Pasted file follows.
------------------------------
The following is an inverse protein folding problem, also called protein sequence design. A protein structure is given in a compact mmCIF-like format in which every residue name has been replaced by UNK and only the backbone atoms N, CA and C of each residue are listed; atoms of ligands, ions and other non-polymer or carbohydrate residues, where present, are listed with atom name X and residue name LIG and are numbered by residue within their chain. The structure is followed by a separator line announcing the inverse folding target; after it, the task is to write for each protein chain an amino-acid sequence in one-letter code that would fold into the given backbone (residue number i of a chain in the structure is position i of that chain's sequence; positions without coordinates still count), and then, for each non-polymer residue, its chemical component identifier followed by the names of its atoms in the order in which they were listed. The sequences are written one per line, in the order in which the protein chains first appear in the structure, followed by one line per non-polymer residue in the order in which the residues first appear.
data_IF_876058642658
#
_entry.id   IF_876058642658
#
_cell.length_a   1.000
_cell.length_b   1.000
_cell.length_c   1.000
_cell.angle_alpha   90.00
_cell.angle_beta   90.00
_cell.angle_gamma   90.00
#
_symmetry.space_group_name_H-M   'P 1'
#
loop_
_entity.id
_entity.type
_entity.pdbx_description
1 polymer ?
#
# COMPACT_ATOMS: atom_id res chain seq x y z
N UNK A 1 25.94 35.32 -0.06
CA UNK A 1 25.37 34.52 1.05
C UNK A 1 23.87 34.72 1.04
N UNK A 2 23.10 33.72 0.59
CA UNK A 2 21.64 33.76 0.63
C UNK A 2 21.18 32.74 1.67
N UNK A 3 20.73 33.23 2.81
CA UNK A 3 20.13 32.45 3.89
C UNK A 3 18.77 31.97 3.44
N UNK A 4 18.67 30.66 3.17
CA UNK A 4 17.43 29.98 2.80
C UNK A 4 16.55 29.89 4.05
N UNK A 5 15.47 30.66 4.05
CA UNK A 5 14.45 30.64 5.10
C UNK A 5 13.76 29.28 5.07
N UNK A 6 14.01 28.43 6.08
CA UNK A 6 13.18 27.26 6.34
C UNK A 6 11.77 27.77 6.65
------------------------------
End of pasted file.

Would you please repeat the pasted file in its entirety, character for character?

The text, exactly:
The following is an inverse protein folding problem, also called protein sequence design. A protein structure is given in a compact mmCIF-like format in which every residue name has been replaced by UNK and only the backbone atoms N, CA and C of each residue are listed; atoms of ligands, ions and other non-polymer or carbohydrate residues, where present, are listed with atom name X and residue name LIG and are numbered by residue within their chain. The structure is followed by a separator line announcing the inverse folding target; after it, the task is to write for each protein chain an amino-acid sequence in one-letter code that would fold into the given backbone (residue number i of a chain in the structure is position i of that chain's sequence; positions without coordinates still count), and then, for each non-polymer residue, its chemical component identifier followed by the names of its atoms in the order in which they were listed. The sequences are written one per line, in the order in which the protein chains first appear in the structure, followed by one line per non-polymer residue in the order in which the residues first appear.
data_IF_876058642658
#
_entry.id   IF_876058642658
#
_cell.length_a   1.000
_cell.length_b   1.000
_cell.length_c   1.000
_cell.angle_alpha   90.00
_cell.angle_beta   90.00
_cell.angle_gamma   90.00
#
_symmetry.space_group_name_H-M   'P 1'
#
loop_
_entity.id
_entity.type
_entity.pdbx_description
1 polymer ?
#
# COMPACT_ATOMS: atom_id res chain seq x y z
N UNK A 1 25.94 35.32 -0.06
CA UNK A 1 25.37 34.52 1.05
C UNK A 1 23.87 34.72 1.04
N UNK A 2 23.10 33.72 0.59
CA UNK A 2 21.64 33.76 0.63
C UNK A 2 21.18 32.74 1.67
N UNK A 3 20.73 33.23 2.81
CA UNK A 3 20.13 32.45 3.89
C UNK A 3 18.77 31.97 3.44
N UNK A 4 18.67 30.66 3.17
CA UNK A 4 17.43 29.98 2.80
C UNK A 4 16.55 29.89 4.05
N UNK A 5 15.47 30.66 4.05
CA UNK A 5 14.45 30.64 5.10
C UNK A 5 13.76 29.28 5.07
N UNK A 6 14.01 28.43 6.08
CA UNK A 6 13.18 27.26 6.34
C UNK A 6 11.77 27.77 6.65